RAV YITZCHAK HUTNER zt'l (in PACHAD YITZCHAK, Yom Kippur 5, Pesach 60 (and notes to Pesach 5:2), Shavuos 25:9) offers a penetrating insight based on the Talmud.
Rav Hutner explains that the three differences between this world and the next as described by the Talmud and by Rashi in Devarim are inherently related to each other. In this world, we do not perceive things the way they really are; reality is blurred, and Hashem's presence is not clearly recognized by all. If we would be able to see Hashem's good and perfection clearly, His true essence as One would be obvious. In the World to Come, reality will no longer be blurred, and it will be apparent to all that everything is good. At that time, the nations of the world will proclaim Hashem's Oneness together with us.
Accordingly, all manifestations of Hashem's attribute as "One" are based on the clarity of Hashem's presence that will be evident in the World to Come.
The truth is that even in this world it is possible, to a certain degree, to disperse the clouds that blur man's perception and understanding of reality and to feel the omnipresence of the Divine will. This is because even in this world, no true "bad" or "injustice" is ever wrought. Everything that transpires is the Divine design and is intended to be for our ultimate good (see Berachos 60b). Although the ultimate purpose behind what occurs in this world is often hidden from our perception, the reality is that it is the Divine plan. When we strive to recognize the Divine plan and to accept it, we gain a "glimpse" of the Creator.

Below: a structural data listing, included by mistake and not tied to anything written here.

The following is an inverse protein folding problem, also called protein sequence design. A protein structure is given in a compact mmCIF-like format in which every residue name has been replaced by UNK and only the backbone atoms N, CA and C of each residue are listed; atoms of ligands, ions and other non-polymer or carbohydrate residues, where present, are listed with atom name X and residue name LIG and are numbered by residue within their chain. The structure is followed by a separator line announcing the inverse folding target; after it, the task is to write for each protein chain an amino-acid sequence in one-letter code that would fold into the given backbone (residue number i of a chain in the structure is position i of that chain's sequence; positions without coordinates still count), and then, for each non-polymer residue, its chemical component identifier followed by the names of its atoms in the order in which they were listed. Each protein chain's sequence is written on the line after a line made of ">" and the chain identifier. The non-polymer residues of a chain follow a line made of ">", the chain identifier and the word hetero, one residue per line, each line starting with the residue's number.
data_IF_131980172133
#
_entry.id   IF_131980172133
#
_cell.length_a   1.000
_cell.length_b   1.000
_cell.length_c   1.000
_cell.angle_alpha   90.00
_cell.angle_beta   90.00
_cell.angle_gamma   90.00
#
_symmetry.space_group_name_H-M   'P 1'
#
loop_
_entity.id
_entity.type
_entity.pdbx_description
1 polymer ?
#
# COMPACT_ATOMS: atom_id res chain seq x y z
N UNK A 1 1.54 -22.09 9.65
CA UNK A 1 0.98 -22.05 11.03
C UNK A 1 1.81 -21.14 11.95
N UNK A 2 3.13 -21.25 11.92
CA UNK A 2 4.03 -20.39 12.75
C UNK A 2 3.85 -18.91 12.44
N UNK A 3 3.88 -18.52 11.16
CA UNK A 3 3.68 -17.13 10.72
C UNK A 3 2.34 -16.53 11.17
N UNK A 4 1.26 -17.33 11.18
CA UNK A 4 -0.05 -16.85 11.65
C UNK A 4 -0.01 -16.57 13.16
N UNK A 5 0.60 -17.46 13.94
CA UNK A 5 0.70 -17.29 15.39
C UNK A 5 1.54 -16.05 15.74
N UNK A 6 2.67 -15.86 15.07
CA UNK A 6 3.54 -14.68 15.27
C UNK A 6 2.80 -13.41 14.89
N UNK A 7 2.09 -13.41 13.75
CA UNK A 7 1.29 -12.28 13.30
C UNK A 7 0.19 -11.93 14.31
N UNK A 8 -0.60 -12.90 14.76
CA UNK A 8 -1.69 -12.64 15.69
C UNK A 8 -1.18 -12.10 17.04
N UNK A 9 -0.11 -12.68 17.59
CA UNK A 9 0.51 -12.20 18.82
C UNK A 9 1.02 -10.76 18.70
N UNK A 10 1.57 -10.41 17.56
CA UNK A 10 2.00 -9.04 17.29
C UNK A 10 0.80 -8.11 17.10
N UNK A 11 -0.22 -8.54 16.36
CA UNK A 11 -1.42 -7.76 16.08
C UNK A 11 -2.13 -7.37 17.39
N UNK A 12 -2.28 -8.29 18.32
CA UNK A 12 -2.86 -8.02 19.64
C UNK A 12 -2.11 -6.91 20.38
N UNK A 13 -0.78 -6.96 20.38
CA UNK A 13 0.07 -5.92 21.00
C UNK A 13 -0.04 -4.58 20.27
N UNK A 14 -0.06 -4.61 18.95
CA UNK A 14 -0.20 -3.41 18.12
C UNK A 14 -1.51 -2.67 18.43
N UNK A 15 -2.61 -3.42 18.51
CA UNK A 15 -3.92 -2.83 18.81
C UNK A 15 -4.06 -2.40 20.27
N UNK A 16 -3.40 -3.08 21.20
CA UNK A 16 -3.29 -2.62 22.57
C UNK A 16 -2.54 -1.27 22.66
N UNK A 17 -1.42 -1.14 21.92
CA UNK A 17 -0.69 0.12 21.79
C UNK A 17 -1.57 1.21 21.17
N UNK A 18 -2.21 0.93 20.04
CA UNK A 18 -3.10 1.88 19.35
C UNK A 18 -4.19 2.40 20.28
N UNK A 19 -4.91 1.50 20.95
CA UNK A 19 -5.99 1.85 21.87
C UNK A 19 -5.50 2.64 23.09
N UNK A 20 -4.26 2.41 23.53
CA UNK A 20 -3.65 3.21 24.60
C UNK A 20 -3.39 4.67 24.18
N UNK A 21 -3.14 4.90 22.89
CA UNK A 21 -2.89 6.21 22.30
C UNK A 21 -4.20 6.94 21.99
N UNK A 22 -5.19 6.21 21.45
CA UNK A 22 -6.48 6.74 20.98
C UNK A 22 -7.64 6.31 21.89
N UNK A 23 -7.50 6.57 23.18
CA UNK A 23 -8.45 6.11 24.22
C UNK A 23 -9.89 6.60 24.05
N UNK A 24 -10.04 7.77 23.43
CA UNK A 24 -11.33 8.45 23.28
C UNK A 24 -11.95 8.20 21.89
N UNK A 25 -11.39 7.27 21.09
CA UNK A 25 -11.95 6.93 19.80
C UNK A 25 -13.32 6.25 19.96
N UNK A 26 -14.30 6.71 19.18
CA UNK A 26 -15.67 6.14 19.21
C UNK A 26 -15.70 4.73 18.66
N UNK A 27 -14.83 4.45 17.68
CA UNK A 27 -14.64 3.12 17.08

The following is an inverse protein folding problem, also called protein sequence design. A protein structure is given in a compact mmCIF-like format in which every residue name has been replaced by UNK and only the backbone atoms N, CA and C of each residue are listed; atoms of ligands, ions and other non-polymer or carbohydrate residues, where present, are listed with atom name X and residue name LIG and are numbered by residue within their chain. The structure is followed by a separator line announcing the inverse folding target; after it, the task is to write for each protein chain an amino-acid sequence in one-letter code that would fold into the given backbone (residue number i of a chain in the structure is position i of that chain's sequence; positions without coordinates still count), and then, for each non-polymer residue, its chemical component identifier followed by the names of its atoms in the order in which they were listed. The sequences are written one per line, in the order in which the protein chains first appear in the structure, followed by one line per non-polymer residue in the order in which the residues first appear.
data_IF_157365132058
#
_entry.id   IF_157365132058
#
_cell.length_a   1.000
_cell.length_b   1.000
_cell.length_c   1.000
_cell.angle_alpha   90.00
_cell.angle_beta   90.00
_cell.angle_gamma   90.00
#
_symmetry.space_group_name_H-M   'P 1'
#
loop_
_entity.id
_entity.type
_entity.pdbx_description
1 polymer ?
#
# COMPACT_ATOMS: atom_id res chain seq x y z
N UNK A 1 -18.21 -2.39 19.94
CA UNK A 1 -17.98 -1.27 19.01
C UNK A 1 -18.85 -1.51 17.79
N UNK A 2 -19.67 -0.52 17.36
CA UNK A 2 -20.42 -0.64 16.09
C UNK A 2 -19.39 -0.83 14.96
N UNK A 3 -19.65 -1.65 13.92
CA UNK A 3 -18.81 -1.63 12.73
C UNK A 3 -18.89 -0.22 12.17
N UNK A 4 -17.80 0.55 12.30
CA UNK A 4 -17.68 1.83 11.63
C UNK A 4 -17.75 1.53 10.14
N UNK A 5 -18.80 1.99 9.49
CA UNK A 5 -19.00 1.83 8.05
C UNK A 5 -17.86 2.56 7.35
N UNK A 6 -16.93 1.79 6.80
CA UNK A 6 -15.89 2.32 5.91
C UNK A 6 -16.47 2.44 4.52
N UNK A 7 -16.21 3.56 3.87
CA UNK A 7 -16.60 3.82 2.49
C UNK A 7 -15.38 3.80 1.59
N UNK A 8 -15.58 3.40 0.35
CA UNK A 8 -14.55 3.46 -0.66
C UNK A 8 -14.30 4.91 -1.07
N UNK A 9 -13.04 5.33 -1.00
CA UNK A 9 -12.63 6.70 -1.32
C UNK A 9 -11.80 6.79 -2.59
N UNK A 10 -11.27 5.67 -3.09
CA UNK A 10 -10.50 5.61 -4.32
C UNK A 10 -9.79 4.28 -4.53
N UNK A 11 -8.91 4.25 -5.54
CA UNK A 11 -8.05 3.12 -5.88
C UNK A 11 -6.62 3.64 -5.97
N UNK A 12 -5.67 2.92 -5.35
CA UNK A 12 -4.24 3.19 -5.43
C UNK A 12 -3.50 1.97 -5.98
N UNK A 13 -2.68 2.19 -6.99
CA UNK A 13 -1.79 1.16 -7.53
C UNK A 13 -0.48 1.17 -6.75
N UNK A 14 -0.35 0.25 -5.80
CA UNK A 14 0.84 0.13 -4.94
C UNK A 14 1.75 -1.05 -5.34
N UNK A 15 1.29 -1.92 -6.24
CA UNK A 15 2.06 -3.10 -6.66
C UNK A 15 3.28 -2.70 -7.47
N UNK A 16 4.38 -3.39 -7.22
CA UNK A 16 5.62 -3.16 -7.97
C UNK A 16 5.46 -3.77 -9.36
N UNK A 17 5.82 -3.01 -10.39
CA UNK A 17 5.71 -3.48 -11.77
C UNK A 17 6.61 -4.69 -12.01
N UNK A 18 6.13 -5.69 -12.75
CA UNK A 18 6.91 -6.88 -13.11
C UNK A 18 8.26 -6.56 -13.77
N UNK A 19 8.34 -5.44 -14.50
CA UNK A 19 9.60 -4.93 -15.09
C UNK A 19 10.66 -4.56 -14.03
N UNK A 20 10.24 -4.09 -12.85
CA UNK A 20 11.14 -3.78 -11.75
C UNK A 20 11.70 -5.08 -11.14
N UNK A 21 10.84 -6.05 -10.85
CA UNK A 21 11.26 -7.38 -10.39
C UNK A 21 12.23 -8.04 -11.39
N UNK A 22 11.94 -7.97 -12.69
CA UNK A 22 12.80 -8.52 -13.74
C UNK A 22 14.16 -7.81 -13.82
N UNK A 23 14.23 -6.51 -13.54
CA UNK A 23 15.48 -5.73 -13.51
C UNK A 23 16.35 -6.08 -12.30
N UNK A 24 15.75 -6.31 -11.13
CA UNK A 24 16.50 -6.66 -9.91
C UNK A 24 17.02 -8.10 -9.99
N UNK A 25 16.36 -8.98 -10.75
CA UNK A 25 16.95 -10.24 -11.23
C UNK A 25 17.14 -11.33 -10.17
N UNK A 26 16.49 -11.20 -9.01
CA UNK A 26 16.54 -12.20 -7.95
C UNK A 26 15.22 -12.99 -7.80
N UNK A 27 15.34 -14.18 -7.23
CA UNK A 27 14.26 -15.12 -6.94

The moment at which it is most imperative that we experience the clarity of the presence of Hashem is when we declare, "Shema Yisrael Hashem Elokeinu Hashem Echad," and proclaim the Oneness of Hashem. As Rashi explains, this exclamation expresses our longing for the world in which Hashem's presence will be fully revealed and He will be recognized as One. When we recite this verse, we attempt to gain clarity of Hashem's Oneness in this world of confusion by finding the hidden, inherent good that exists in everything that happens and that exists in this world.
One more word about what Rabbis have said which is very important to this discussion is that very often Rabbis change their rulings on questions as times changes or as circumstances dictate. An example: In the 1990’s there were Rabbis that cautioned about listening to the Facilitated Communications individuals as marking them as true messengers from Shamayim. Why? The FC individuals were, at that time, without a track record of making statements that came true. The Rabbis were totally correct in cautioning us -- then. Here we are 15 years later and the same Rabbis have emphatically stated that these individuals have satisfied the prophecy of Bava Basra 12b, that prophecy has been given to the Shotim and the children (this is a long discussion that has been discussed already – several times) and also that they have satisfied the test of a prophet given to us in the Torah.